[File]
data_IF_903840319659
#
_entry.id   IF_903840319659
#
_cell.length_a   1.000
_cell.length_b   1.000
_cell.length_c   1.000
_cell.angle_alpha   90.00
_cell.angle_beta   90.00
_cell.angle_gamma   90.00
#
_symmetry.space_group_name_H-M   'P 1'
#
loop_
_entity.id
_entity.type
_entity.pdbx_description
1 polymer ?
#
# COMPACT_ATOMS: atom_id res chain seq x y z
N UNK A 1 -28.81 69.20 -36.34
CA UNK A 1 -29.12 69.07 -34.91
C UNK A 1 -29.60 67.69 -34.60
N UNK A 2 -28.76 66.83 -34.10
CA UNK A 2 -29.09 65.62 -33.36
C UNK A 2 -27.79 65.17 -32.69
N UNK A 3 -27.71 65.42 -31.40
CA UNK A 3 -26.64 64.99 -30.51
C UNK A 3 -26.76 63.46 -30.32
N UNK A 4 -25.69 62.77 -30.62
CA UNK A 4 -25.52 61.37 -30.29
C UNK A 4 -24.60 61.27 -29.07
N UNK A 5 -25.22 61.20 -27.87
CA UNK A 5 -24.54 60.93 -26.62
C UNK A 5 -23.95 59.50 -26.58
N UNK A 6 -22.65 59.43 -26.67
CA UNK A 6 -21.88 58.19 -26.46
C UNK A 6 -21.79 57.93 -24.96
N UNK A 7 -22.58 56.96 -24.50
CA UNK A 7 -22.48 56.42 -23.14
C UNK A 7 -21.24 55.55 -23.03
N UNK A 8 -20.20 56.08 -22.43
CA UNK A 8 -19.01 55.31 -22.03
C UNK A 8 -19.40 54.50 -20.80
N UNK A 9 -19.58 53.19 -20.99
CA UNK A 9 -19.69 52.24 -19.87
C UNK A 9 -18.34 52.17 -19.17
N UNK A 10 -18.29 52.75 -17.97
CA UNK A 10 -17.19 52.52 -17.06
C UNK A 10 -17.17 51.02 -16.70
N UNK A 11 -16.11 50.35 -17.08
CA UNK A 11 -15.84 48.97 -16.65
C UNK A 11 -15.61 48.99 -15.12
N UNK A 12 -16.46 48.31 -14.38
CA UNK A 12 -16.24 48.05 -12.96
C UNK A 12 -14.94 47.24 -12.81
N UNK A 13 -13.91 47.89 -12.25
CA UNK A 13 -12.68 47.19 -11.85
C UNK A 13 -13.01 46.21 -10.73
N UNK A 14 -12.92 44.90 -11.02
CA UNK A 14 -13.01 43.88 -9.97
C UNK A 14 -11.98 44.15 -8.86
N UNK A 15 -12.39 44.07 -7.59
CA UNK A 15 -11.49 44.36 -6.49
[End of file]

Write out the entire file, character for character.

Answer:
data_IF_903840319659
#
_entry.id   IF_903840319659
#
_cell.length_a   1.000
_cell.length_b   1.000
_cell.length_c   1.000
_cell.angle_alpha   90.00
_cell.angle_beta   90.00
_cell.angle_gamma   90.00
#
_symmetry.space_group_name_H-M   'P 1'
#
loop_
_entity.id
_entity.type
_entity.pdbx_description
1 polymer ?
#
# COMPACT_ATOMS: atom_id res chain seq x y z
N UNK A 1 -28.81 69.20 -36.34
CA UNK A 1 -29.12 69.07 -34.91
C UNK A 1 -29.60 67.69 -34.60
N UNK A 2 -28.76 66.83 -34.10
CA UNK A 2 -29.09 65.62 -33.36
C UNK A 2 -27.79 65.17 -32.69
N UNK A 3 -27.71 65.42 -31.40
CA UNK A 3 -26.64 64.99 -30.51
C UNK A 3 -26.76 63.46 -30.32
N UNK A 4 -25.69 62.77 -30.62
CA UNK A 4 -25.52 61.37 -30.29
C UNK A 4 -24.60 61.27 -29.07
N UNK A 5 -25.22 61.20 -27.87
CA UNK A 5 -24.54 60.93 -26.62
C UNK A 5 -23.95 59.50 -26.58
N UNK A 6 -22.65 59.43 -26.67
CA UNK A 6 -21.88 58.19 -26.46
C UNK A 6 -21.79 57.93 -24.96
N UNK A 7 -22.58 56.96 -24.50
CA UNK A 7 -22.48 56.42 -23.14
C UNK A 7 -21.24 55.55 -23.03
N UNK A 8 -20.20 56.08 -22.43
CA UNK A 8 -19.01 55.31 -22.03
C UNK A 8 -19.40 54.50 -20.80
N UNK A 9 -19.58 53.19 -20.99
CA UNK A 9 -19.69 52.24 -19.87
C UNK A 9 -18.34 52.17 -19.17
N UNK A 10 -18.29 52.75 -17.97
CA UNK A 10 -17.19 52.52 -17.06
C UNK A 10 -17.17 51.02 -16.70
N UNK A 11 -16.11 50.35 -17.08
CA UNK A 11 -15.84 48.97 -16.65
C UNK A 11 -15.61 48.99 -15.12
N UNK A 12 -16.46 48.31 -14.38
CA UNK A 12 -16.24 48.05 -12.96
C UNK A 12 -14.94 47.24 -12.81
N UNK A 13 -13.91 47.89 -12.25
CA UNK A 13 -12.68 47.19 -11.85
C UNK A 13 -13.01 46.21 -10.73
N UNK A 14 -12.92 44.90 -11.02
CA UNK A 14 -13.01 43.88 -9.97
C UNK A 14 -11.98 44.15 -8.86
N UNK A 15 -12.39 44.07 -7.59
CA UNK A 15 -11.49 44.36 -6.49